What It Takes to Be a Leader in Technology Security

by Beverly Harvey

A significant key to success for technology-security leaders appears to be the ability to combine business acumen with technology expertise. “It’s assumed that the information security leader has both the technical and tactical/operational skills to do the job,” states a report from consulting firm SpencerStuart. “Strategic and business acumen will distinguish the successful security leaders,” the report notes.

Similar to technology security (also known as IT security) but not precisely the same are data security, cybersecurity, and information security.

At the highest level, the leader in charge of technology security may be the Chief Information Security Officer (CISO). Some roles along the way to the top include security analyst, security engineer, security administrator, security architect, security specialist, and security consultant. Fifty additional titles are listed in this article.


Preferred Background: Education and Experience

The SpencerStuart report notes evolving opinions about the importance of strong technical expertise for tech-security leadership. “While most executives we interviewed agreed that it may not be necessary to be an engineer or to have spent one’s entire career in IT,” the report states, “a good understanding of IT networks and systems is important, particularly as an increasing percentage of most businesses relies on technology.” Verbiage from a job posting encapsulates this idea of combining technical, leadership, and business knowledge: “[The role] includes the technical integration aspects of security technologies and processes, but also the leadership responsibilities related to leading effective corporate initiatives.”

Cybersecurity consultant and global CISO Phil Ferraro identifies three types of tech-security leader: (1) Technically savvy leaders who rose through the ranks from the technical side of IT, but may not be adept at communicating how tech security affects business risk and impacts shareholder value; (2) excellent presenters who are good at getting buy-in but may not completely understand technology security’s effect on business; and (3) “Those who have a deep technical understanding and excel at executive program management. These are the rock stars,” Ferraro says, “They have it all.”

A review of job postings in the discipline indicates that many, but not all, roles require a bachelor’s degree; some ask for an MBA or other master’s degree. Certifications, such as CISSP (Certified Information Systems Security Professional) are also available and sometimes desirable to employers.


Desirable Characteristics

 An array of hard skills, soft skills, and personal traits are keys to success in tech-security leadership. The field suffers from a skills gap, according to a 2020 report in Forbes. Citing House Research and Technology Chair Haley Stevens (D-MI), Forbes writer Ted Knutson cautions “many of the half-million cybersecurity job openings are going begging because college computer-science graduates often lack the needed skills and hands-on experience.” Knutson also pointed to Stevens’s observation that lack of women in the profession exacerbates the skills shortage.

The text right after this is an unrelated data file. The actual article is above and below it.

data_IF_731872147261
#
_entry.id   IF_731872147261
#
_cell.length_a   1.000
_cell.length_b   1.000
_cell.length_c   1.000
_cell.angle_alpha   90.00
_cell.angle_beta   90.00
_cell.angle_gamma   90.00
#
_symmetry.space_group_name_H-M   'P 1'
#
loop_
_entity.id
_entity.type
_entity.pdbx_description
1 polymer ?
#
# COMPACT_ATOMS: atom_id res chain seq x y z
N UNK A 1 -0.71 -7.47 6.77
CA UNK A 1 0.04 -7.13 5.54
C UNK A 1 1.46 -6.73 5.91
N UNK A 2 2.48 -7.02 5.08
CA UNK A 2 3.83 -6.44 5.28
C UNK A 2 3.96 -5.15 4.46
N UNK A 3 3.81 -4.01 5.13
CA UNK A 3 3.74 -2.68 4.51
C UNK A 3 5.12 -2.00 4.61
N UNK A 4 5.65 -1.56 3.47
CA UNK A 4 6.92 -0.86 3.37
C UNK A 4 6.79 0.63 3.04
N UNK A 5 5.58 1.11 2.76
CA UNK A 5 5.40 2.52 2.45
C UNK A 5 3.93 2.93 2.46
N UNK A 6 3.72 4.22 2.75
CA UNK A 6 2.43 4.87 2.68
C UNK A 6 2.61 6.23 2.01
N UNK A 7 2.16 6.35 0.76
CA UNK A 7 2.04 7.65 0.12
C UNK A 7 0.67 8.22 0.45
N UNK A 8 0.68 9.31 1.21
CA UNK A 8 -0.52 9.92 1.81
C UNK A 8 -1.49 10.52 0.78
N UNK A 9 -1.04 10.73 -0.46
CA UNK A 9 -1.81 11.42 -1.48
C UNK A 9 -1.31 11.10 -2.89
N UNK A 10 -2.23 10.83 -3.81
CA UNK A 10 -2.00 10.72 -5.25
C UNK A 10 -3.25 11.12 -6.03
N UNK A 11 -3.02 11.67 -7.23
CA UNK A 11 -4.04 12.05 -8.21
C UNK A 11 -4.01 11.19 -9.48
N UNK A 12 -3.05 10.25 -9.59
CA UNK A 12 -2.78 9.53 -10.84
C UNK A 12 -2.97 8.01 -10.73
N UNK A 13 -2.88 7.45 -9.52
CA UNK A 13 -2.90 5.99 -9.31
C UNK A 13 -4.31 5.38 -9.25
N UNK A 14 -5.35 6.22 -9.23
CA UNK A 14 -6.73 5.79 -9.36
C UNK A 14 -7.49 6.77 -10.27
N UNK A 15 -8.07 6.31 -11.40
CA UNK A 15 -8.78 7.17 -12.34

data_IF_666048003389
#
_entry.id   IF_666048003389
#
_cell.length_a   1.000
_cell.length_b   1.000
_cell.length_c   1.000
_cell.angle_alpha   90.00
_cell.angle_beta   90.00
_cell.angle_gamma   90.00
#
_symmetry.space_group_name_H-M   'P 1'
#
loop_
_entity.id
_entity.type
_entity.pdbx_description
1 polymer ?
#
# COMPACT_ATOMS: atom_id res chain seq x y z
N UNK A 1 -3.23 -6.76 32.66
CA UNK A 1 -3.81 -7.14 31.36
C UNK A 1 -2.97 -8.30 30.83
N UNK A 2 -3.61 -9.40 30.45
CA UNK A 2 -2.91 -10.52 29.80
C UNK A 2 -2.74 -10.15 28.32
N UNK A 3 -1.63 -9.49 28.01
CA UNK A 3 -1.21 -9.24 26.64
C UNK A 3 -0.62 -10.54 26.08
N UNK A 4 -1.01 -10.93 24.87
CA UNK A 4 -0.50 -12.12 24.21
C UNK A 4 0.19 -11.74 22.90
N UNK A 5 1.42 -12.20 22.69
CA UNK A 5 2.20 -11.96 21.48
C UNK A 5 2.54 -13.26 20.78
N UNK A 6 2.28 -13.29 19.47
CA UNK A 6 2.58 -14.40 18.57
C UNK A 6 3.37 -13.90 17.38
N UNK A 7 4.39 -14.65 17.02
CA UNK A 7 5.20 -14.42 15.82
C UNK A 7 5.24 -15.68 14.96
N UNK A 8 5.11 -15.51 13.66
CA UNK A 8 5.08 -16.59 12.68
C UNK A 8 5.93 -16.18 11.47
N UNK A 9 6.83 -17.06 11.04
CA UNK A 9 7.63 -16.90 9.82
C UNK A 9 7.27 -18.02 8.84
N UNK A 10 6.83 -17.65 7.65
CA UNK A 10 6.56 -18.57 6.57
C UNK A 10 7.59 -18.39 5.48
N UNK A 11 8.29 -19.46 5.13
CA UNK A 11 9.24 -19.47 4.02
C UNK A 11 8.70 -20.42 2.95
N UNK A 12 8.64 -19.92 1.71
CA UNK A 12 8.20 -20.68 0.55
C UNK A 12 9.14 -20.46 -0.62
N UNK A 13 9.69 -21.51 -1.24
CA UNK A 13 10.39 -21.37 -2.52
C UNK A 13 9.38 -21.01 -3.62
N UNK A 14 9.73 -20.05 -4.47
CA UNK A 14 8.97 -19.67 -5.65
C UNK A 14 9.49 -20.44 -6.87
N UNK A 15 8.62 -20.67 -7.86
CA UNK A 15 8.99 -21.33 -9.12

The SpencerStuart report summarizes top traits for tech-security leaders: “An effective security leader will be a strategic thinker, knowledgeable about IT and physical security issues, as well as the business. He or she will have superior communications skills and be able to make decisions quickly based on the available information, whether in day-to-day operations or in crisis situations.” Additional leadership characteristics include the following:


Predominant Leadership Styles in the Technology-Security Field

Several researchers have considered leadership styles in the tech-security field. One academic research study by Debasis Bhattacharya found a significant correlation between transactional and transformational leadership styles and the level of concern towards information-security problems. Analysts Jeff Pollard and Josh Zelonis also support transformational leadership for these leaders, especially since the arrival of the COVID-19 pandemic, which the authors say, “changed the security landscape” with “employees working remotely off non-work-provided devices, data flowing haphazardly, and strategic plans disintegrating.”

Christophe Veltsos looked at the pros and cons of a charismatic tech-security leadership style, noting that charismatic leaders are good storytellers, have magnetic personalities, and “can clearly and eloquently articulate a vision.” On the negative side, however, a leader’s charisma can “undermine communications about cyber risks,” Veltsos asserts.

Given that no one leadership style dominates tech security, the multiple authors of the eBook, 90 Days: A CISO’s Journey to Impact, offer the practical advice that “leadership styles vary, so the best way to lead the security efforts in your organization will be the one that you are able to implement most effectively.”



These resources offer additional insight on leadership in technology security:


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